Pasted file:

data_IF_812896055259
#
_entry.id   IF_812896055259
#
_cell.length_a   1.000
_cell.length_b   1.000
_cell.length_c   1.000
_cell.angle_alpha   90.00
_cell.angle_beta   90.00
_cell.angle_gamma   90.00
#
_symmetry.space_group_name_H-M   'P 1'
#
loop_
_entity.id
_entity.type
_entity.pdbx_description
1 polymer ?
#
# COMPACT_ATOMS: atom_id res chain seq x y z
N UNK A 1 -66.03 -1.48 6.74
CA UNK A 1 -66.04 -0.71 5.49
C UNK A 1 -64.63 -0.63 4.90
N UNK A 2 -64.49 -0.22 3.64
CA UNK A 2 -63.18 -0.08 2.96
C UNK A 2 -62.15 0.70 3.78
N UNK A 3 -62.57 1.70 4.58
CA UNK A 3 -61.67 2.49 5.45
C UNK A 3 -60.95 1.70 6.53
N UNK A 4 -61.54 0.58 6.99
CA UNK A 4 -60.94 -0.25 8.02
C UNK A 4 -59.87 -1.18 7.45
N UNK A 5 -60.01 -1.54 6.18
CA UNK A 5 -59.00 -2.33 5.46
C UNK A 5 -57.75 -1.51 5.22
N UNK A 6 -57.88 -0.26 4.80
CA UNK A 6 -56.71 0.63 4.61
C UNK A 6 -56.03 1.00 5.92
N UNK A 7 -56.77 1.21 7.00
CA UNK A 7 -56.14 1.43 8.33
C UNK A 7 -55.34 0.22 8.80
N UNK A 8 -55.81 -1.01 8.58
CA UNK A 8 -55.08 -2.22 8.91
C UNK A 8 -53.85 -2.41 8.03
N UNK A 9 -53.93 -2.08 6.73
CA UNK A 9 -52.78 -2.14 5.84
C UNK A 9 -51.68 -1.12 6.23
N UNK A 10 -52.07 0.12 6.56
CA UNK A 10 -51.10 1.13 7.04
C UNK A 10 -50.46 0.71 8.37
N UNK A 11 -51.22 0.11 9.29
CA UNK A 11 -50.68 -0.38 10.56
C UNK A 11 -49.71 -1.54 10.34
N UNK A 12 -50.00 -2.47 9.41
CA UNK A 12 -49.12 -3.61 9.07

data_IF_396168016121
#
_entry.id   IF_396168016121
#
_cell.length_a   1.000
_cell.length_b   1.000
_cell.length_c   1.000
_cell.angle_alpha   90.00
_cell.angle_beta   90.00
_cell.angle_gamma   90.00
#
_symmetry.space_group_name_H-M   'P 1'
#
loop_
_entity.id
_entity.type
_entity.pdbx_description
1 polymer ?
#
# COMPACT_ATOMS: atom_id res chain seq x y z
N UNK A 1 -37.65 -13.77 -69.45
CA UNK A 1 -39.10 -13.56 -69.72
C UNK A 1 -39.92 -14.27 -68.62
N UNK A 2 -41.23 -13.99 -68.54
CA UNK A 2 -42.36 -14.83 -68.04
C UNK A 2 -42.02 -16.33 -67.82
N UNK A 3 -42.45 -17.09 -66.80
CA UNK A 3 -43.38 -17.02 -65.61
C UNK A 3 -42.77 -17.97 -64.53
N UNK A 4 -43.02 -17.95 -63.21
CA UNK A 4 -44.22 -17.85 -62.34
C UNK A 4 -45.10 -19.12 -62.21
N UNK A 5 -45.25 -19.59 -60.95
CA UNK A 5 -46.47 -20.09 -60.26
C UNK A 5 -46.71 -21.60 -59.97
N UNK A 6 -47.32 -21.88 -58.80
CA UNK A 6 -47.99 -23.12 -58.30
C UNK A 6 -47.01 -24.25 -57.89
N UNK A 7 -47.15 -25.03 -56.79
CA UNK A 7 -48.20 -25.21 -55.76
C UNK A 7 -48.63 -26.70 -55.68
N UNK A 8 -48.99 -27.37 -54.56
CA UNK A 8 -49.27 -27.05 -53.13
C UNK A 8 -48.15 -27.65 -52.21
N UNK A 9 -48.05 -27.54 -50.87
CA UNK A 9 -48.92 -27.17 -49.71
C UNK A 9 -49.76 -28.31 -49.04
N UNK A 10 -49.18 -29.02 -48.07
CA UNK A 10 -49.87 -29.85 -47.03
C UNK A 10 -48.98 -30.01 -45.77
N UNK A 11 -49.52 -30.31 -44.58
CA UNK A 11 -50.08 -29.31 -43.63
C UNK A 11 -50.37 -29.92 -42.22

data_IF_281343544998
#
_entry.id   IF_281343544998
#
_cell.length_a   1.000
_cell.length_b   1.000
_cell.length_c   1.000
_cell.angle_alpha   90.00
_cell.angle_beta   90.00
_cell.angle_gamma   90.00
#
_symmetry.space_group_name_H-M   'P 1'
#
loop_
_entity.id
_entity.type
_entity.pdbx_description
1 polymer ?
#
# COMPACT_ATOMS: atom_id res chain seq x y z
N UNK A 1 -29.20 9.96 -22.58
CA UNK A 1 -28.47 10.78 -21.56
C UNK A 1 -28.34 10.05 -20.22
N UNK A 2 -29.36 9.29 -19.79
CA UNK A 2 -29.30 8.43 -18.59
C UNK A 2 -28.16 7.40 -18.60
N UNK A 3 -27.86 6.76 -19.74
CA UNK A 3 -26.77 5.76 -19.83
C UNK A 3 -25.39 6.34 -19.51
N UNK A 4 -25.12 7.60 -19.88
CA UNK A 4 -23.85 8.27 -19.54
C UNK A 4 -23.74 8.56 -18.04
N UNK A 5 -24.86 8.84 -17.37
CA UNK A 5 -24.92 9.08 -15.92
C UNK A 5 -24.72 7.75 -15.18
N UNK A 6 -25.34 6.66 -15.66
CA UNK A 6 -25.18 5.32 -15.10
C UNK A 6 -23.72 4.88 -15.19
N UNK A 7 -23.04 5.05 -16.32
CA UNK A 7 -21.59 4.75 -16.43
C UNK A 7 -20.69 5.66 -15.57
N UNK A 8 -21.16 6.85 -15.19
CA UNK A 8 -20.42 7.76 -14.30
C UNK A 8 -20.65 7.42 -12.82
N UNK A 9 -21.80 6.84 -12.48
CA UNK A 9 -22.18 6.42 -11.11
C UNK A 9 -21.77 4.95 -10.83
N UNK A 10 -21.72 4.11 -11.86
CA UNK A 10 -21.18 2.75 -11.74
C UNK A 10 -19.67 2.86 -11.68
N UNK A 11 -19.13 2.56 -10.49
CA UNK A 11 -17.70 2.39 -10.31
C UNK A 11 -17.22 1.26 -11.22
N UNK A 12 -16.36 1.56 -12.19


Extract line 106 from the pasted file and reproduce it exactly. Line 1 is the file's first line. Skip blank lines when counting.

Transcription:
N UNK A 11 -49.52 -30.31 -44.58